28 January-Carnegie Institution of Washington

Andrew Carnegie was an industrialist and philanthropist who was born in Scotland in 1835. He grew up in the United States where by 1889 he was the owner of the Carnegie Steel Corporation. His corporation became the largest of its kind in the world.

In 1901 Carnegie sold his business and devoted his time to philanthropic activities. One of those activities was supporting the establishment of libraries. Over 2,500 ‘Carnegie’ libraries established with the aid of Carnegie grants in the United States, Britain, Canada, Ireland and other English-speaking countries.

Together with his support for libraries Carnegie established six other large charitable foundations. The foundations provided support for various areas including, universities, theatres, child welfare centres and scientific research including the Carnegie Institution of Washington. The Institution was established to ‘encourage investigation, research, and discovery [and] show the application of knowledge to the improvement of mankind’

The Carnegie Institution of Washington (Carnegie Institution for Science) was founded in Washington, D.C. with a $10 million gift from Andrew Carnegie in the year 1902 On This Day.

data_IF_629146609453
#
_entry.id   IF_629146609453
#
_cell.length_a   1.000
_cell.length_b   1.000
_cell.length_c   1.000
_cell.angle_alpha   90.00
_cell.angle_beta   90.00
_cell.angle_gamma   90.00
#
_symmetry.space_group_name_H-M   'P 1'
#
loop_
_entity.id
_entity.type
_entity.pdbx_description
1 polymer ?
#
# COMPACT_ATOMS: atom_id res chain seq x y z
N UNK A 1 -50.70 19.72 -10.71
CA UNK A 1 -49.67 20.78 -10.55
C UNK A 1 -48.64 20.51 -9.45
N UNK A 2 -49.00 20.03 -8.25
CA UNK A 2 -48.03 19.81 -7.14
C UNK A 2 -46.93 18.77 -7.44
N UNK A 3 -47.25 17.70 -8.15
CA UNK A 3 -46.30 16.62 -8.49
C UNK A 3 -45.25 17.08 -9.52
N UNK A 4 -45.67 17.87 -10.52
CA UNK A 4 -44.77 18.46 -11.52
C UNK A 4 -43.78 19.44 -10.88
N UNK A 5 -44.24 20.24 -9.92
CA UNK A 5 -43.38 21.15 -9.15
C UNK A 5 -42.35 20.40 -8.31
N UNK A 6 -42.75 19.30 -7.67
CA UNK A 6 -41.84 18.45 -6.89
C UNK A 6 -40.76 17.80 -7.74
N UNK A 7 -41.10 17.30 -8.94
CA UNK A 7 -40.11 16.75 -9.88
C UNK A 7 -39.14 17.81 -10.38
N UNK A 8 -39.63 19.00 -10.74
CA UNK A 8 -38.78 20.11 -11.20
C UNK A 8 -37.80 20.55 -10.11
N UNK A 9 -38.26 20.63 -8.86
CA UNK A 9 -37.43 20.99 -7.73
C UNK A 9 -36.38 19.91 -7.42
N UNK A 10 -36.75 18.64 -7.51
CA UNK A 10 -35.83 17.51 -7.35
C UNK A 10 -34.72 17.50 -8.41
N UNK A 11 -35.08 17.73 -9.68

Carnegie Institution of Washington


04 December-The Dow

Charles Dow created the Dow Jones Industrial Average, which is usually referred to as the Dow. He was a journalist and economist who was a native of the USA. He was a co-founder of Dow Jones & Company in 1882. He also founded the Wall Street Journal.

Charles Henry Dow was born in Sterling, Connecticut on November 6th 1851. He worked as a journalist before moving to New York in 1880. He worked for a financial news service and in 1882 he founded the Dow Jones & Company with Edward Jones and Charles Bergstresser. Based on research he carried out into market movements he invented the Dow (Dow Jones Industrial Average) in 1896.

Charles Dow, creator of the Dow and founder of the Wall Street Journal, died aged 51 in the year 1902 On This Day.

Dow Falls in High-Speed Drop by YoTuT on 2010-05-06 12:07:02




16 January-Chariots of Fire

Chariots of Fire is a film which tells the story of two athletes, Eric Liddell and Harold Abrahams. They competed in the Olympic Games in Paris in 1924. They both won Gold Medals at the games. Chariots of Fire was nominated for seven Academy Awards in 1982 and won four.